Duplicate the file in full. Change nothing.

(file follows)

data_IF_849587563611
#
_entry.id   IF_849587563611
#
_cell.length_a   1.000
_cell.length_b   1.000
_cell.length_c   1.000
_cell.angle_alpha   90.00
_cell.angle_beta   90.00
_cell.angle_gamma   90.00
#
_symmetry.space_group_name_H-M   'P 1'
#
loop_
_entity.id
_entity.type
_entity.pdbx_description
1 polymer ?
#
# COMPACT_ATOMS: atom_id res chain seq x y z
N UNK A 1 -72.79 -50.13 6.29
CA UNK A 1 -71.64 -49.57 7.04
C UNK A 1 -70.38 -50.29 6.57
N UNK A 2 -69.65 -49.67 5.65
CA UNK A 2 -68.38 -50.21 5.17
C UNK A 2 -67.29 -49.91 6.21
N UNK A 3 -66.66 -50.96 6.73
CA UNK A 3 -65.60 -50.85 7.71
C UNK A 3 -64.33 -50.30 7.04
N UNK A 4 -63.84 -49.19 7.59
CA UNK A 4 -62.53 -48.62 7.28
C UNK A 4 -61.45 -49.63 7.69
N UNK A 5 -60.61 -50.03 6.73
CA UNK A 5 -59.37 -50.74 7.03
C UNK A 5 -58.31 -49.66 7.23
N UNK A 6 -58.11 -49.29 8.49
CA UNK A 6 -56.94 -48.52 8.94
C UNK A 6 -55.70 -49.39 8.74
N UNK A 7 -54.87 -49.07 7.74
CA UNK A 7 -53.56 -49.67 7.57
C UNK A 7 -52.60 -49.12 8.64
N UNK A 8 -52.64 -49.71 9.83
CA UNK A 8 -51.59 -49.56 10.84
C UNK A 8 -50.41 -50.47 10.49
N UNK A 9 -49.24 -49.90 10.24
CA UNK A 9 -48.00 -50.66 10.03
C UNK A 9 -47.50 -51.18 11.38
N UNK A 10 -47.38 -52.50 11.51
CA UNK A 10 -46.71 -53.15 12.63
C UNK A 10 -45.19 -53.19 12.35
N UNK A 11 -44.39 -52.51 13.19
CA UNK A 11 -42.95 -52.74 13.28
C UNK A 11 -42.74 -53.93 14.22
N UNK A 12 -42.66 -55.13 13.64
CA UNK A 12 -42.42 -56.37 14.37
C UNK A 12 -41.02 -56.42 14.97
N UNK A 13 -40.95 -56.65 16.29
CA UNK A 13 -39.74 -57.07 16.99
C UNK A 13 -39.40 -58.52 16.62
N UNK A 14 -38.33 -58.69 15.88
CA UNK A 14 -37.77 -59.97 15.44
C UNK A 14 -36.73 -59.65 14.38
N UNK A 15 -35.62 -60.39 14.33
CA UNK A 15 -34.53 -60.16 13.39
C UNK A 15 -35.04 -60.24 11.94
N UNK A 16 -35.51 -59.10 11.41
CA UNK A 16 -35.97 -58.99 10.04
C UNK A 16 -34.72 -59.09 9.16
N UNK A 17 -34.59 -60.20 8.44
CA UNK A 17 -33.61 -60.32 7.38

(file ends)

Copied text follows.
data_IF_849587563611
#
_entry.id   IF_849587563611
#
_cell.length_a   1.000
_cell.length_b   1.000
_cell.length_c   1.000
_cell.angle_alpha   90.00
_cell.angle_beta   90.00
_cell.angle_gamma   90.00
#
_symmetry.space_group_name_H-M   'P 1'
#
loop_
_entity.id
_entity.type
_entity.pdbx_description
1 polymer ?
#
# COMPACT_ATOMS: atom_id res chain seq x y z
N UNK A 1 -72.79 -50.13 6.29
CA UNK A 1 -71.64 -49.57 7.04
C UNK A 1 -70.38 -50.29 6.57
N UNK A 2 -69.65 -49.67 5.65
CA UNK A 2 -68.38 -50.21 5.17
C UNK A 2 -67.29 -49.91 6.21
N UNK A 3 -66.66 -50.96 6.73
CA UNK A 3 -65.60 -50.85 7.71
C UNK A 3 -64.33 -50.30 7.04
N UNK A 4 -63.84 -49.19 7.59
CA UNK A 4 -62.53 -48.62 7.28
C UNK A 4 -61.45 -49.63 7.69
N UNK A 5 -60.61 -50.03 6.73
CA UNK A 5 -59.37 -50.74 7.03
C UNK A 5 -58.31 -49.66 7.23
N UNK A 6 -58.11 -49.29 8.49
CA UNK A 6 -56.94 -48.52 8.94
C UNK A 6 -55.70 -49.39 8.74
N UNK A 7 -54.87 -49.07 7.74
CA UNK A 7 -53.56 -49.67 7.57
C UNK A 7 -52.60 -49.12 8.64
N UNK A 8 -52.64 -49.71 9.83
CA UNK A 8 -51.59 -49.56 10.84
C UNK A 8 -50.41 -50.47 10.49
N UNK A 9 -49.24 -49.90 10.24
CA UNK A 9 -48.00 -50.66 10.03
C UNK A 9 -47.50 -51.18 11.38
N UNK A 10 -47.38 -52.50 11.51
CA UNK A 10 -46.71 -53.15 12.63
C UNK A 10 -45.19 -53.19 12.35
N UNK A 11 -44.39 -52.51 13.19
CA UNK A 11 -42.95 -52.74 13.28
C UNK A 11 -42.74 -53.93 14.22
N UNK A 12 -42.66 -55.13 13.64
CA UNK A 12 -42.42 -56.37 14.37
C UNK A 12 -41.02 -56.42 14.97
N UNK A 13 -40.95 -56.65 16.29
CA UNK A 13 -39.74 -57.07 16.99
C UNK A 13 -39.40 -58.52 16.62
N UNK A 14 -38.33 -58.69 15.88
CA UNK A 14 -37.77 -59.97 15.44
C UNK A 14 -36.73 -59.65 14.38
N UNK A 15 -35.62 -60.39 14.33
CA UNK A 15 -34.53 -60.16 13.39
C UNK A 15 -35.04 -60.24 11.94
N UNK A 16 -35.51 -59.10 11.41
CA UNK A 16 -35.97 -58.99 10.04
C UNK A 16 -34.72 -59.09 9.16
N UNK A 17 -34.59 -60.20 8.44
CA UNK A 17 -33.61 -60.32 7.38